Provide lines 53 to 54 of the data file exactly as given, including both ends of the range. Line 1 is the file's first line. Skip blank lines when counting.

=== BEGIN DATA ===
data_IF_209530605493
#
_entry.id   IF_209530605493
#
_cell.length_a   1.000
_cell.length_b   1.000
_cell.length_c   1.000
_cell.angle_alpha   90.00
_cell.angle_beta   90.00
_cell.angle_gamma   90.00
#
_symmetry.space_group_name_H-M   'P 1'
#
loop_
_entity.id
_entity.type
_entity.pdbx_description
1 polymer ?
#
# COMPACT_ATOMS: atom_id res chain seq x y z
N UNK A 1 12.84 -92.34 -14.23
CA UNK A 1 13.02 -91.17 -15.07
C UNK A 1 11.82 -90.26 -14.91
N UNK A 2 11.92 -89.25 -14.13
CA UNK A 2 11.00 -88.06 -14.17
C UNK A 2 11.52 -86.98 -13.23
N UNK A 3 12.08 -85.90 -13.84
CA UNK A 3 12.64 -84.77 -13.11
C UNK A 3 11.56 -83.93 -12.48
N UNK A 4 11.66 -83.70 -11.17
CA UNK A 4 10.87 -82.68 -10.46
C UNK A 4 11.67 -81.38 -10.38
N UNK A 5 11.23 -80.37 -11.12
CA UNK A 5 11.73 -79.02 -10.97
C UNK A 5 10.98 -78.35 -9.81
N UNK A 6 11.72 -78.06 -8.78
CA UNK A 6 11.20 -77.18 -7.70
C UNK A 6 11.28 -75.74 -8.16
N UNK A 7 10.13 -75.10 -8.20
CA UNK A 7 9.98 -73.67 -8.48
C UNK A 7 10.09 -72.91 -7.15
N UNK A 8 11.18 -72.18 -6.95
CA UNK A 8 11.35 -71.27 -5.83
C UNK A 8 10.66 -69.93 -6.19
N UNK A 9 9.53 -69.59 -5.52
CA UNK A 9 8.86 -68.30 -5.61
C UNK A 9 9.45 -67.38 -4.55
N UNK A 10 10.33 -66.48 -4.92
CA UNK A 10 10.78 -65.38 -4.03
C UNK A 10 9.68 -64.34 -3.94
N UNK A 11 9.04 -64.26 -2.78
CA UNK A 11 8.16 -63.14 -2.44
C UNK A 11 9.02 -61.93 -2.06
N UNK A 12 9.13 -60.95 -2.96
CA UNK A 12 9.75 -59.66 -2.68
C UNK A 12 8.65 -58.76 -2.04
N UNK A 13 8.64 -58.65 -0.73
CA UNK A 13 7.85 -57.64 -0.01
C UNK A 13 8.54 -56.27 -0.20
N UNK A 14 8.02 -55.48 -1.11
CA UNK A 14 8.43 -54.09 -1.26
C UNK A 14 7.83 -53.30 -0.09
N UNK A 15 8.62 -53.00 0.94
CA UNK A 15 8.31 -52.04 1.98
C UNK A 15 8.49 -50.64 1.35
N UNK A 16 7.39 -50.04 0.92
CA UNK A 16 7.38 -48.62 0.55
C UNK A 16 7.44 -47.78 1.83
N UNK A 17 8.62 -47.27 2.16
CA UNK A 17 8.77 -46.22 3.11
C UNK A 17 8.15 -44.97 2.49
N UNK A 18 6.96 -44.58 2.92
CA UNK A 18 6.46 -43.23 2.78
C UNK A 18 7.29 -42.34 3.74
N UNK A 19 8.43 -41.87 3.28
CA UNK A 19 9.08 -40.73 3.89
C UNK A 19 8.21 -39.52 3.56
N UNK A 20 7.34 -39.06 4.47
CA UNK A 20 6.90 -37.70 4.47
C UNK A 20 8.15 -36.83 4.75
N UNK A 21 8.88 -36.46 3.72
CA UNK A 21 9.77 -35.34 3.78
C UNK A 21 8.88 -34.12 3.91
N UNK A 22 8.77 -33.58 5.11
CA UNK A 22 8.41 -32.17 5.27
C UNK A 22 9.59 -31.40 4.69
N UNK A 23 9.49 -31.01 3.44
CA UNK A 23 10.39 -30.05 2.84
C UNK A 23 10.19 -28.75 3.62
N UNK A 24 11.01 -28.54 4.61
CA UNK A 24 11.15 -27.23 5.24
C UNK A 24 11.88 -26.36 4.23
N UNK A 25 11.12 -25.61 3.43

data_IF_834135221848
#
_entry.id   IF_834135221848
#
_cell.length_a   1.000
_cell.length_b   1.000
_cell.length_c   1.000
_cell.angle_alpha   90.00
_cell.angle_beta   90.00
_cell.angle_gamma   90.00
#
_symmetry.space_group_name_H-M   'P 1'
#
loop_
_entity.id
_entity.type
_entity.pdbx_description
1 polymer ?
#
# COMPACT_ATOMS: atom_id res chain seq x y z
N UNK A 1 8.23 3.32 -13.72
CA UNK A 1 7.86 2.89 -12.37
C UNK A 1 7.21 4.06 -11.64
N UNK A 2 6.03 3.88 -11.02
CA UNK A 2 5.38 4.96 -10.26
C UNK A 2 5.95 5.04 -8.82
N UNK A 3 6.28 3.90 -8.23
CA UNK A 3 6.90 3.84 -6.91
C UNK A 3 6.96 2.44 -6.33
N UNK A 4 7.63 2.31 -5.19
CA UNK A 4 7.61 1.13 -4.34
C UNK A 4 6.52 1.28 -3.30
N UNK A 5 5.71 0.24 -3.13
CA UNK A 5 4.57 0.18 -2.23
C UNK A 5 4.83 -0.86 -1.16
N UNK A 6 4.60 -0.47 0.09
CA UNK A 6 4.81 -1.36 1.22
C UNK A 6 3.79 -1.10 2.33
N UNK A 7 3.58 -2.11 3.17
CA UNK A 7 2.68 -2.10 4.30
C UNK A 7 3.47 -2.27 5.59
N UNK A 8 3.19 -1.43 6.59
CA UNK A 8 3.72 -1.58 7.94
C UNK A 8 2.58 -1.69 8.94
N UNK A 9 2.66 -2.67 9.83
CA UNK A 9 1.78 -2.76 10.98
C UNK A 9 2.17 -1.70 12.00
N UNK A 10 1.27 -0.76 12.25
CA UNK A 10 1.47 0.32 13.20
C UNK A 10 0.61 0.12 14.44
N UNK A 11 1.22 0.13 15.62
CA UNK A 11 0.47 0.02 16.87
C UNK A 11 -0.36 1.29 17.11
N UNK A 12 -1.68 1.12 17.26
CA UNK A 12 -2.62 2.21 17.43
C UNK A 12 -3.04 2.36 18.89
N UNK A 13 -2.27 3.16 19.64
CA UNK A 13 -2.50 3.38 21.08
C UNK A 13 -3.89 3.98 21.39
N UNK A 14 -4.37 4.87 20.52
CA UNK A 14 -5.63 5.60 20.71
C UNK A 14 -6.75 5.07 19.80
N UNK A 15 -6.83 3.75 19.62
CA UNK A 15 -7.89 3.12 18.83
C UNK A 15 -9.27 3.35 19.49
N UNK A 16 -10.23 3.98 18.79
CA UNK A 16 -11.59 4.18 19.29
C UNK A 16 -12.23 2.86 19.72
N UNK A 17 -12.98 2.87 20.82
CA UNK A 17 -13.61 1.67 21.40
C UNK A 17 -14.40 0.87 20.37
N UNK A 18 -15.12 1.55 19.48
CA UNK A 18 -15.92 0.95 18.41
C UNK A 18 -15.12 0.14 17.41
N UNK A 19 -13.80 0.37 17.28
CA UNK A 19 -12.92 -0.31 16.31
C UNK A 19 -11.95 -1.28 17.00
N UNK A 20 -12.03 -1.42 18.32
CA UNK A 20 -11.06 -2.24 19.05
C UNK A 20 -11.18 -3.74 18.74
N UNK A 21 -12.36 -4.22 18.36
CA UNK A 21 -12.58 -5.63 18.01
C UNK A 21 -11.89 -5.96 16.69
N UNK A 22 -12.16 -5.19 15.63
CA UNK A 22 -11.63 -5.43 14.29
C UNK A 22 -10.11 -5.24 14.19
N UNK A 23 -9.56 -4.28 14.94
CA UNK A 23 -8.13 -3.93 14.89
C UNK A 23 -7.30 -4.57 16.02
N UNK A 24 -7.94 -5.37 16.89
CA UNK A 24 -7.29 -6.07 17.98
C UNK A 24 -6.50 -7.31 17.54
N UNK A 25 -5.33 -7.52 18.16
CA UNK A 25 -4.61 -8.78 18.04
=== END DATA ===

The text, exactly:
C UNK A 11 9.02 -61.93 -2.06
N UNK A 12 9.13 -60.95 -2.96